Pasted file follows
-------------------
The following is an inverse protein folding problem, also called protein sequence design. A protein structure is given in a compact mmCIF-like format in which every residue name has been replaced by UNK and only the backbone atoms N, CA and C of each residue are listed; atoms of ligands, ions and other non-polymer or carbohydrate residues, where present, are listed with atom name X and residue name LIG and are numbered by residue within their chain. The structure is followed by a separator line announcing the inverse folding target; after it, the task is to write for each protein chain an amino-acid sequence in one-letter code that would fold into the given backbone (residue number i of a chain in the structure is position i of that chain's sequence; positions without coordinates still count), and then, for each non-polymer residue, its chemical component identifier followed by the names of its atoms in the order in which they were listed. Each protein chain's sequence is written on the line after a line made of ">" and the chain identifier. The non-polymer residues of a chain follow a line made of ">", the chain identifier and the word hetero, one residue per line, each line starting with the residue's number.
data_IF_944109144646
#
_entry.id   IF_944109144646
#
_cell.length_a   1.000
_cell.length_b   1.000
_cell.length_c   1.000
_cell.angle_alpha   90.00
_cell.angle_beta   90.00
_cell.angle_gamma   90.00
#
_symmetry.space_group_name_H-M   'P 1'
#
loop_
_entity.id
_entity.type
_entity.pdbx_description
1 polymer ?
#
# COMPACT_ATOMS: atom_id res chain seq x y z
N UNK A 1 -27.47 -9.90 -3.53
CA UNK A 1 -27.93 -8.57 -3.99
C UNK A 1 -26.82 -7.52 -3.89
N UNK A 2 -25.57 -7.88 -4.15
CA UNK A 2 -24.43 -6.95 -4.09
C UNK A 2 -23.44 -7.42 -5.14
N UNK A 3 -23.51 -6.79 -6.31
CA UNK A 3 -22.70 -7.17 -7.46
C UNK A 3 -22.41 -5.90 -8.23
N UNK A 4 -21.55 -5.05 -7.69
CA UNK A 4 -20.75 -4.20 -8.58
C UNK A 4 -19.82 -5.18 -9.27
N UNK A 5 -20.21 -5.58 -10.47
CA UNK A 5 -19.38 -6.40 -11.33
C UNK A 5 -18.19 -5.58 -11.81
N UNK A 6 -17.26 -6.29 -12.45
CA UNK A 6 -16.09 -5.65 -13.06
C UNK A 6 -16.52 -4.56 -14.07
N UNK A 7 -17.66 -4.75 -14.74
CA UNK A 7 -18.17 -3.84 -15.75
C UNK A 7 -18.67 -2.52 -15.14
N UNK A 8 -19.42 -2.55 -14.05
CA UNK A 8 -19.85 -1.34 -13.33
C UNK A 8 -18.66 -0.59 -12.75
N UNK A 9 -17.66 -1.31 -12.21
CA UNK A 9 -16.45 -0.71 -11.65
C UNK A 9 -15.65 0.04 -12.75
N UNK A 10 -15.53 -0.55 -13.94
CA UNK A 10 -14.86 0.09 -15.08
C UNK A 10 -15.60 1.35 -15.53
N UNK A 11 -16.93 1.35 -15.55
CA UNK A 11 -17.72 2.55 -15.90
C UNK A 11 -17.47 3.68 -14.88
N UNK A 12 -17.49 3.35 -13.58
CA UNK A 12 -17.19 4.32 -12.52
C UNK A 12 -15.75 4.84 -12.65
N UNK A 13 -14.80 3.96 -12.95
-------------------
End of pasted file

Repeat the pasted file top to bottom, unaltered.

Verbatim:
The following is an inverse protein folding problem, also called protein sequence design. A protein structure is given in a compact mmCIF-like format in which every residue name has been replaced by UNK and only the backbone atoms N, CA and C of each residue are listed; atoms of ligands, ions and other non-polymer or carbohydrate residues, where present, are listed with atom name X and residue name LIG and are numbered by residue within their chain. The structure is followed by a separator line announcing the inverse folding target; after it, the task is to write for each protein chain an amino-acid sequence in one-letter code that would fold into the given backbone (residue number i of a chain in the structure is position i of that chain's sequence; positions without coordinates still count), and then, for each non-polymer residue, its chemical component identifier followed by the names of its atoms in the order in which they were listed. Each protein chain's sequence is written on the line after a line made of ">" and the chain identifier. The non-polymer residues of a chain follow a line made of ">", the chain identifier and the word hetero, one residue per line, each line starting with the residue's number.
data_IF_944109144646
#
_entry.id   IF_944109144646
#
_cell.length_a   1.000
_cell.length_b   1.000
_cell.length_c   1.000
_cell.angle_alpha   90.00
_cell.angle_beta   90.00
_cell.angle_gamma   90.00
#
_symmetry.space_group_name_H-M   'P 1'
#
loop_
_entity.id
_entity.type
_entity.pdbx_description
1 polymer ?
#
# COMPACT_ATOMS: atom_id res chain seq x y z
N UNK A 1 -27.47 -9.90 -3.53
CA UNK A 1 -27.93 -8.57 -3.99
C UNK A 1 -26.82 -7.52 -3.89
N UNK A 2 -25.57 -7.88 -4.15
CA UNK A 2 -24.43 -6.95 -4.09
C UNK A 2 -23.44 -7.42 -5.14
N UNK A 3 -23.51 -6.79 -6.31
CA UNK A 3 -22.70 -7.17 -7.46
C UNK A 3 -22.41 -5.90 -8.23
N UNK A 4 -21.55 -5.05 -7.69
CA UNK A 4 -20.75 -4.20 -8.58
C UNK A 4 -19.82 -5.18 -9.27
N UNK A 5 -20.21 -5.58 -10.47
CA UNK A 5 -19.38 -6.40 -11.33
C UNK A 5 -18.19 -5.58 -11.81
N UNK A 6 -17.26 -6.29 -12.45
CA UNK A 6 -16.09 -5.65 -13.06
C UNK A 6 -16.52 -4.56 -14.07
N UNK A 7 -17.66 -4.75 -14.74
CA UNK A 7 -18.17 -3.84 -15.75
C UNK A 7 -18.67 -2.52 -15.14
N UNK A 8 -19.42 -2.55 -14.05
CA UNK A 8 -19.85 -1.34 -13.33
C UNK A 8 -18.66 -0.59 -12.75
N UNK A 9 -17.66 -1.31 -12.21
CA UNK A 9 -16.45 -0.71 -11.65
C UNK A 9 -15.65 0.04 -12.75
N UNK A 10 -15.53 -0.55 -13.94
CA UNK A 10 -14.86 0.09 -15.08
C UNK A 10 -15.60 1.35 -15.53
N UNK A 11 -16.93 1.35 -15.55
CA UNK A 11 -17.72 2.55 -15.90
C UNK A 11 -17.47 3.68 -14.88
N UNK A 12 -17.49 3.35 -13.58
CA UNK A 12 -17.19 4.32 -12.52
C UNK A 12 -15.75 4.84 -12.65
N UNK A 13 -14.80 3.96 -12.95